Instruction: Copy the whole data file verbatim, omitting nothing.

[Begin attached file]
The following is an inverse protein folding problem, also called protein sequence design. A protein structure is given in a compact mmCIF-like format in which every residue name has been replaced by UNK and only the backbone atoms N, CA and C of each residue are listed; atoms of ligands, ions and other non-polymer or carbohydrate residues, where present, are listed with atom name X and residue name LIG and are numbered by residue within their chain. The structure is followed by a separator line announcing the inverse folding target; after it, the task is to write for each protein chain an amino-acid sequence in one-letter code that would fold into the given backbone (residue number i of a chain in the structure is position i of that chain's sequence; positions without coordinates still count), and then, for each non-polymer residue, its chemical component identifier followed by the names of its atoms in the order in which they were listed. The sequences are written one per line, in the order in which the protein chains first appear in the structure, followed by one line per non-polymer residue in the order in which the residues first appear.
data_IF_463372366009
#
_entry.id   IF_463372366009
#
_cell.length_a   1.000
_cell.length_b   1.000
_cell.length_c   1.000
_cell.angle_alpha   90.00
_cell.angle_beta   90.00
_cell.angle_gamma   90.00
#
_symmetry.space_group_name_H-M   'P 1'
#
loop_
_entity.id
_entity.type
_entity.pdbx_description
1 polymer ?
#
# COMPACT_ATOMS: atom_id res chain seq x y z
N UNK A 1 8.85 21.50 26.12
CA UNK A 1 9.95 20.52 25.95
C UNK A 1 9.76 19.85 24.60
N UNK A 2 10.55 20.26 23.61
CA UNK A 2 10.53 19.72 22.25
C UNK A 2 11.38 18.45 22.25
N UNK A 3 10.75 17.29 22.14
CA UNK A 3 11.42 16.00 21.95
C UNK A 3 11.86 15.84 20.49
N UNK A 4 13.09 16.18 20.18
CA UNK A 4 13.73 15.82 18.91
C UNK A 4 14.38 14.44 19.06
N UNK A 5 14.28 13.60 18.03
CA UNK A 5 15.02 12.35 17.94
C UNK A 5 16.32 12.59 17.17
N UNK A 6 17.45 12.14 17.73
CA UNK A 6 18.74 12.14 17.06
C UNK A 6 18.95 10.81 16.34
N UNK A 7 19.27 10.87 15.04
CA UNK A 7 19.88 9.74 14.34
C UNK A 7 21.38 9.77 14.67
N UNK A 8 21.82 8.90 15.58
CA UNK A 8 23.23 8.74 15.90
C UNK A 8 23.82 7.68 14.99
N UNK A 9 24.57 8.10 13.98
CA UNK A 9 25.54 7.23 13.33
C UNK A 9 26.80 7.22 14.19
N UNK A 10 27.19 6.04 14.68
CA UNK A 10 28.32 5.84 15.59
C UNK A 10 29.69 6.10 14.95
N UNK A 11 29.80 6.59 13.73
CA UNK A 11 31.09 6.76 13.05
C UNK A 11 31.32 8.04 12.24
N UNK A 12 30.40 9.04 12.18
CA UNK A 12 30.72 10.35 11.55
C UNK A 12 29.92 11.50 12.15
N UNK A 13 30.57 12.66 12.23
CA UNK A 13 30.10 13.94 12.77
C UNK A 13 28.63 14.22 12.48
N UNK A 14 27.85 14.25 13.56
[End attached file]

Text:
The following is an inverse protein folding problem, also called protein sequence design. A protein structure is given in a compact mmCIF-like format in which every residue name has been replaced by UNK and only the backbone atoms N, CA and C of each residue are listed; atoms of ligands, ions and other non-polymer or carbohydrate residues, where present, are listed with atom name X and residue name LIG and are numbered by residue within their chain. The structure is followed by a separator line announcing the inverse folding target; after it, the task is to write for each protein chain an amino-acid sequence in one-letter code that would fold into the given backbone (residue number i of a chain in the structure is position i of that chain's sequence; positions without coordinates still count), and then, for each non-polymer residue, its chemical component identifier followed by the names of its atoms in the order in which they were listed. The sequences are written one per line, in the order in which the protein chains first appear in the structure, followed by one line per non-polymer residue in the order in which the residues first appear.
data_IF_463372366009
#
_entry.id   IF_463372366009
#
_cell.length_a   1.000
_cell.length_b   1.000
_cell.length_c   1.000
_cell.angle_alpha   90.00
_cell.angle_beta   90.00
_cell.angle_gamma   90.00
#
_symmetry.space_group_name_H-M   'P 1'
#
loop_
_entity.id
_entity.type
_entity.pdbx_description
1 polymer ?
#
# COMPACT_ATOMS: atom_id res chain seq x y z
N UNK A 1 8.85 21.50 26.12
CA UNK A 1 9.95 20.52 25.95
C UNK A 1 9.76 19.85 24.60
N UNK A 2 10.55 20.26 23.61
CA UNK A 2 10.53 19.72 22.25
C UNK A 2 11.38 18.45 22.25
N UNK A 3 10.75 17.29 22.14
CA UNK A 3 11.42 16.00 21.95
C UNK A 3 11.86 15.84 20.49
N UNK A 4 13.09 16.18 20.18
CA UNK A 4 13.73 15.82 18.91
C UNK A 4 14.38 14.44 19.06
N UNK A 5 14.28 13.60 18.03
CA UNK A 5 15.02 12.35 17.94
C UNK A 5 16.32 12.59 17.17
N UNK A 6 17.45 12.14 17.73
CA UNK A 6 18.74 12.14 17.06
C UNK A 6 18.95 10.81 16.34
N UNK A 7 19.27 10.87 15.04
CA UNK A 7 19.88 9.74 14.34
C UNK A 7 21.38 9.77 14.67
N UNK A 8 21.82 8.90 15.58
CA UNK A 8 23.23 8.74 15.90
C UNK A 8 23.82 7.68 14.99
N UNK A 9 24.57 8.10 13.98
CA UNK A 9 25.54 7.23 13.33
C UNK A 9 26.80 7.22 14.19
N UNK A 10 27.19 6.04 14.68
CA UNK A 10 28.32 5.84 15.59
C UNK A 10 29.69 6.10 14.95
N UNK A 11 29.80 6.59 13.73
CA UNK A 11 31.09 6.76 13.05
C UNK A 11 31.32 8.04 12.24
N UNK A 12 30.40 9.04 12.18
CA UNK A 12 30.72 10.35 11.55
C UNK A 12 29.92 11.50 12.15
N UNK A 13 30.57 12.66 12.23
CA UNK A 13 30.10 13.94 12.77
C UNK A 13 28.63 14.22 12.48
N UNK A 14 27.85 14.25 13.56